A custom one-piece, curved wind­screen and a fiber­glass hard­top with LED light­ing, molded radar pod and re­in­forced an­tenna mount­ing lo­ca­tions help shield the crew from the el­e­ments. The busi­ness side of the con­sole, with its teak helm pod, Ed­son steer­ing wheel with teak trim, and helms­man teak floor, make you feel like you’re skip­per­ing a clas­sic Palm Beach or Carolina game boat, though the triple rac­ing-style helm seats with flip-up bol­sters and fold-down arm- and footrests are con­sid­er­ably more com­fort­able than vin­tage cap­tain chairs, and a cou­ple of air-con­di­tion­ing vents and re­frig­er­ated cup hold­ers add com­fort and con­ve­nience.

Hy­draulic steer­ing with

vari­able speed and pow­eras­sist pump, Lenco trim tabs, and Lew­mar bow thruster make driv­ing the boat ef­fort­less, ad­just the at­ti­tude to the sea con­di­tions, and make dock­ing a snap. The dash ac­com­mo­dates dual 16-inch mul­ti­func­tion dis­plays with Garmin CHIRP sounder, dig­i­tal en­gine and sys­tems mon­i­tor­ing, and 6 kw, 4-foot open-ar­ray radar, plus VHF ra­dio and mul­ti­zone stereo head with am­pli­fiers and three dif­fer­ent zone re­motes.

The list of ad­di­tional no­table fea­tures is im­pres­sive: re­cessed bow an­chor locker with wind­lass, re­cessed roller, stain­less-steel plow an­chor and 300 feet of rode, 360-de­gree coam­ing bol­sters, re­cessed grab rails from mid­ship to the bow, ice-maker (makes 540 pounds of ice per day), MASE 560 diesel gen­er­a­tor with 30-gal­lon tank, ded­i­cated safety-gear stor­age, tilt-out dock-line stor­age, re­cessed stern seat­ing with re­mov­able back­rest, dual tran­som doors to port and star­board, in­te­grated swim/ board­ing plat­form with teak deck­ing, and a tele­scop­ing board­ing lad­der.

If all that isn’t enough, look at avail­able up­grades: tran­som and in-sole livewell sys­tems, Helm Mas­ter joy­stick con­trol, Sea­keeper 5 gy­rosta­bi­lizer, two-burner cook­top in the gal­ley, cock­pit food-prep cen­ter with elec­tric grill, rear-fac­ing mez­za­ninestyle seat­ing, LED un­der­wa­ter lights, and a wa­ter­maker.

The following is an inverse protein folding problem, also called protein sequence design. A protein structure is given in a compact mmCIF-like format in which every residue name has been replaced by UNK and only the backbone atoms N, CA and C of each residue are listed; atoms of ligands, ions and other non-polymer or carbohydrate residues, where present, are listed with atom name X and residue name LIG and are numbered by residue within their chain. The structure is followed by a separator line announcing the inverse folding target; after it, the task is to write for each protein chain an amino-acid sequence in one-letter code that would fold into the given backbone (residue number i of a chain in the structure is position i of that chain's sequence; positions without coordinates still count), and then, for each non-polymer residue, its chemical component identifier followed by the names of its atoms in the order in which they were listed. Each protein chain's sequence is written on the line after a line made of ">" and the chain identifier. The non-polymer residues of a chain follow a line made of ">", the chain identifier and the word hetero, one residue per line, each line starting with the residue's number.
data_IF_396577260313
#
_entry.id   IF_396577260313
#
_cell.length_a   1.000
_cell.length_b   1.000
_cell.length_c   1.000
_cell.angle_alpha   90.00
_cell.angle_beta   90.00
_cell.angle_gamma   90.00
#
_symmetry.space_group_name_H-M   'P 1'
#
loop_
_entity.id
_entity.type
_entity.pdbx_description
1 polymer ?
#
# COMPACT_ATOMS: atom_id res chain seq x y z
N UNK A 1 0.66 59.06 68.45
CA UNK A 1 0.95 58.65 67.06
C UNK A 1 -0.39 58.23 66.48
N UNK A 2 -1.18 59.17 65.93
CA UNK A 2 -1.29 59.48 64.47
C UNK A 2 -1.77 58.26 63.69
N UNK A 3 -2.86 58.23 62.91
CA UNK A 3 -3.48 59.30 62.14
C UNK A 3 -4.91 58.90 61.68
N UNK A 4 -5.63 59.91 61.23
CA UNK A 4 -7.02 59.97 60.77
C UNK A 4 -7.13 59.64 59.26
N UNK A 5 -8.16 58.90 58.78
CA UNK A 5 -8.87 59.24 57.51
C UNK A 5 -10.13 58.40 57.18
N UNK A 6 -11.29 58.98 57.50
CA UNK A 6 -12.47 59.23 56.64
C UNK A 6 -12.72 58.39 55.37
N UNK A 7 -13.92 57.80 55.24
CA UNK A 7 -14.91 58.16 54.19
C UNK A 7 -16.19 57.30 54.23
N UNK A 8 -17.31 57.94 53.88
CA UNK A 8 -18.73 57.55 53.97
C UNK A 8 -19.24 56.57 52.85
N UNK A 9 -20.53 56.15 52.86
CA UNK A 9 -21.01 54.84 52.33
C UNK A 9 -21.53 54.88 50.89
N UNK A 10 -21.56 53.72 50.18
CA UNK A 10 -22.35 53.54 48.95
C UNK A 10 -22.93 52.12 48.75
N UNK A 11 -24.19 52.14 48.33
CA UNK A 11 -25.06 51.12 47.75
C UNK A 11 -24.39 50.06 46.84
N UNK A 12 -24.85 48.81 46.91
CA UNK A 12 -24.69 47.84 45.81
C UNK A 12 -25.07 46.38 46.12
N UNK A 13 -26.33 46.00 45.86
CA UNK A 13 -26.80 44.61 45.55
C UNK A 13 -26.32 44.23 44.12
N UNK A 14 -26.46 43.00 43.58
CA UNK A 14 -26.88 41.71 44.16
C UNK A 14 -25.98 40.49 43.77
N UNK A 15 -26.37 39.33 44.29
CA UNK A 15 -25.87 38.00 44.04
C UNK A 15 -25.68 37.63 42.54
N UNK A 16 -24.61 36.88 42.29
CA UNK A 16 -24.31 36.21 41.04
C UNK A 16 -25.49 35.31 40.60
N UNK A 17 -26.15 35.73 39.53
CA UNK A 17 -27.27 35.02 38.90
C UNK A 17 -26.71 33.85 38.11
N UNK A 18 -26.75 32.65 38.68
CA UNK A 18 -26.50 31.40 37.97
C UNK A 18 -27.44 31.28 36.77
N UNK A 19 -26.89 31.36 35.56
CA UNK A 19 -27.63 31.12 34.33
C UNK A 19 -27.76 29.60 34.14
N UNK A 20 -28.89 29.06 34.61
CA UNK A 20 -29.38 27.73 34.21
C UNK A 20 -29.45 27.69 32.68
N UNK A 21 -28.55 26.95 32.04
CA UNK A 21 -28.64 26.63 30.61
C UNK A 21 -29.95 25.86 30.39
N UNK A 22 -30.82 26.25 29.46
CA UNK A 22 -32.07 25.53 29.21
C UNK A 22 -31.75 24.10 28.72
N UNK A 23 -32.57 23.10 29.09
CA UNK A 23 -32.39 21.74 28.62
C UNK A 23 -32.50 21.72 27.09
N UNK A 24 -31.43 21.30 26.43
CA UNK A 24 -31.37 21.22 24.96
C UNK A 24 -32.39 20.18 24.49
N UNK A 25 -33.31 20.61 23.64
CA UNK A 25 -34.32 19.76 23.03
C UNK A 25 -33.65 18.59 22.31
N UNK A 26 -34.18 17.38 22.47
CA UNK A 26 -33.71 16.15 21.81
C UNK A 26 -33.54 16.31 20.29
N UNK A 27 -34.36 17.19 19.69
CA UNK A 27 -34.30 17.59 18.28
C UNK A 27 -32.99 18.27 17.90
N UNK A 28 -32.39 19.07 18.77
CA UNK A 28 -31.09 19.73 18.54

Down be­low, the cabin ap­point­ments in­clude a con­vert­ible queen berth, 24-inch smart HDTV, dinette with mappa burl and ebony ta­ble with elec­tric pedestal, gal­ley with coun­ter­top and sink, mi­crowave oven, AC/ DC drawer-style fridge, and 16,000 Btu air-con­di­tion­ing unit, splen­did for a week­end jaunt to the is­lands or a mul­ti­night stay at a ma­rina dur­ing a tour­na­ment.

The test boat was pow­ered by a tri­fecta of Yamaha F350s, although the model is rated for 1,200 ponies and will ac­cept quad out­boards. It can also be pro­pelled by a pair of 400 to 500 hp in­board en­gines, and pod sys­tems are an op­tion too.

Loaded with gear, a crew of three, and lots of fuel and wa­ter, the 41-footer was quick out of the gate, tak­ing an average of 12 sec­onds to go from zero to 30 mph in bumpy seas. Top speed was 54.4 mph at 6,000 rpm, and the ride proved both com­fort­able and dry in ev­ery di­rec­tion. Thanks to the high-per­for­mance hull de­sign and 23-de­gree dead­rise, the 3- to 4-foot chop was hardly a nui­sance. Im­pres­sively nim­ble for its size, the 41.5 per­formed tight turns eas­ily, re­spond­ing pre­dictably to changes in di­rec­tion, speed and con­di­tions.

If you’re look­ing for a top tour­na­ment boat un­der 45 feet or a well-rounded blend of per­for­mance, com­fort and fish­ing ca­pa­bil­i­ties, the Sea Force IX 41.5 de­serves a spot on your short list.